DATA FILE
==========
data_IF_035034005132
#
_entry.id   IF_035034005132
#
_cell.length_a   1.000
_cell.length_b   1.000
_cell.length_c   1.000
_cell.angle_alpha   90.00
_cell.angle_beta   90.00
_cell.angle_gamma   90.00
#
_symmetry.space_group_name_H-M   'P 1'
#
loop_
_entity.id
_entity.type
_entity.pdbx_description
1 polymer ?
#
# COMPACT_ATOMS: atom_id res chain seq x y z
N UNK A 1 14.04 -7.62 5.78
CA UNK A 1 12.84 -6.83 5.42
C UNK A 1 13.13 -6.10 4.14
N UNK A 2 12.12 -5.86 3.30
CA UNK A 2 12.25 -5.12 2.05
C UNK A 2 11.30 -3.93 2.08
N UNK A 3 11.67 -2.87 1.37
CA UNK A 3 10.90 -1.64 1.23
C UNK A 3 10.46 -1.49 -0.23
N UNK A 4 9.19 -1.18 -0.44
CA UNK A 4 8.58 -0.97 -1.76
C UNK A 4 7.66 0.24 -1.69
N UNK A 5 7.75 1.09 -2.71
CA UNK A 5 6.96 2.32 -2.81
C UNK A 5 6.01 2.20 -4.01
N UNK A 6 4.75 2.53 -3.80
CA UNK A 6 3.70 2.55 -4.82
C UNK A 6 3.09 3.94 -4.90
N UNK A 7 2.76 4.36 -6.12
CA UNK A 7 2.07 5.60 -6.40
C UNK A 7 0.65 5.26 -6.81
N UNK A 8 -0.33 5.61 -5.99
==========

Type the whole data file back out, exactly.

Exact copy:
data_IF_035034005132
#
_entry.id   IF_035034005132
#
_cell.length_a   1.000
_cell.length_b   1.000
_cell.length_c   1.000
_cell.angle_alpha   90.00
_cell.angle_beta   90.00
_cell.angle_gamma   90.00
#
_symmetry.space_group_name_H-M   'P 1'
#
loop_
_entity.id
_entity.type
_entity.pdbx_description
1 polymer ?
#
# COMPACT_ATOMS: atom_id res chain seq x y z
N UNK A 1 14.04 -7.62 5.78
CA UNK A 1 12.84 -6.83 5.42
C UNK A 1 13.13 -6.10 4.14
N UNK A 2 12.12 -5.86 3.30
CA UNK A 2 12.25 -5.12 2.05
C UNK A 2 11.30 -3.93 2.08
N UNK A 3 11.67 -2.87 1.37
CA UNK A 3 10.90 -1.64 1.23
C UNK A 3 10.46 -1.49 -0.23
N UNK A 4 9.19 -1.18 -0.44
CA UNK A 4 8.58 -0.97 -1.76
C UNK A 4 7.66 0.24 -1.69
N UNK A 5 7.75 1.09 -2.71
CA UNK A 5 6.96 2.32 -2.81
C UNK A 5 6.01 2.20 -4.01
N UNK A 6 4.75 2.53 -3.80
CA UNK A 6 3.70 2.55 -4.82
C UNK A 6 3.09 3.94 -4.90
N UNK A 7 2.76 4.36 -6.12
CA UNK A 7 2.07 5.60 -6.40
C UNK A 7 0.65 5.26 -6.81
N UNK A 8 -0.33 5.61 -5.99